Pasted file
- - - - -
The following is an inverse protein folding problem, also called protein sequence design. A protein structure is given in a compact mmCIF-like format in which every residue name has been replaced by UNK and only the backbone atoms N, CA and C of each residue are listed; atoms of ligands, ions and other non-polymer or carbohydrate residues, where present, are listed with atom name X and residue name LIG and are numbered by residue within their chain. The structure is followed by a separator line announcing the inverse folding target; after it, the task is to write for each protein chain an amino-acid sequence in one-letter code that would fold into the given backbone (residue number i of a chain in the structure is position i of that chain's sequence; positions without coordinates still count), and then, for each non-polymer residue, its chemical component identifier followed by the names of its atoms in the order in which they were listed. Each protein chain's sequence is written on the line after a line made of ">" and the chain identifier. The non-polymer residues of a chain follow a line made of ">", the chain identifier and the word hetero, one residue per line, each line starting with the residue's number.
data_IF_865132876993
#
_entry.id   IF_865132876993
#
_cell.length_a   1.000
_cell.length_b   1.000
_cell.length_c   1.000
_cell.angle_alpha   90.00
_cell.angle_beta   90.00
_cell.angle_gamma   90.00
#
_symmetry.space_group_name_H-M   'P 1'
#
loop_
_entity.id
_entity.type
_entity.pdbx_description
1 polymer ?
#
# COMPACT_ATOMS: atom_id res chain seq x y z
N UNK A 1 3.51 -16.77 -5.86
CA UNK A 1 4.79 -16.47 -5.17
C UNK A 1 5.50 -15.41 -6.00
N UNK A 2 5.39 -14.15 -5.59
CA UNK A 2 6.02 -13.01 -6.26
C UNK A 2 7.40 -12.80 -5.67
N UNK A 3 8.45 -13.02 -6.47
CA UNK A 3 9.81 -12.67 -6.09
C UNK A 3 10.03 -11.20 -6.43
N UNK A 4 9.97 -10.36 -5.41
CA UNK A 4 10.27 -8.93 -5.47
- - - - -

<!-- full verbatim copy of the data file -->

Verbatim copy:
The following is an inverse protein folding problem, also called protein sequence design. A protein structure is given in a compact mmCIF-like format in which every residue name has been replaced by UNK and only the backbone atoms N, CA and C of each residue are listed; atoms of ligands, ions and other non-polymer or carbohydrate residues, where present, are listed with atom name X and residue name LIG and are numbered by residue within their chain. The structure is followed by a separator line announcing the inverse folding target; after it, the task is to write for each protein chain an amino-acid sequence in one-letter code that would fold into the given backbone (residue number i of a chain in the structure is position i of that chain's sequence; positions without coordinates still count), and then, for each non-polymer residue, its chemical component identifier followed by the names of its atoms in the order in which they were listed. Each protein chain's sequence is written on the line after a line made of ">" and the chain identifier. The non-polymer residues of a chain follow a line made of ">", the chain identifier and the word hetero, one residue per line, each line starting with the residue's number.
data_IF_865132876993
#
_entry.id   IF_865132876993
#
_cell.length_a   1.000
_cell.length_b   1.000
_cell.length_c   1.000
_cell.angle_alpha   90.00
_cell.angle_beta   90.00
_cell.angle_gamma   90.00
#
_symmetry.space_group_name_H-M   'P 1'
#
loop_
_entity.id
_entity.type
_entity.pdbx_description
1 polymer ?
#
# COMPACT_ATOMS: atom_id res chain seq x y z
N UNK A 1 3.51 -16.77 -5.86
CA UNK A 1 4.79 -16.47 -5.17
C UNK A 1 5.50 -15.41 -6.00
N UNK A 2 5.39 -14.15 -5.59
CA UNK A 2 6.02 -13.01 -6.26
C UNK A 2 7.40 -12.80 -5.67
N UNK A 3 8.45 -13.02 -6.47
CA UNK A 3 9.81 -12.67 -6.09
C UNK A 3 10.03 -11.20 -6.43
N UNK A 4 9.97 -10.36 -5.41
CA UNK A 4 10.27 -8.93 -5.47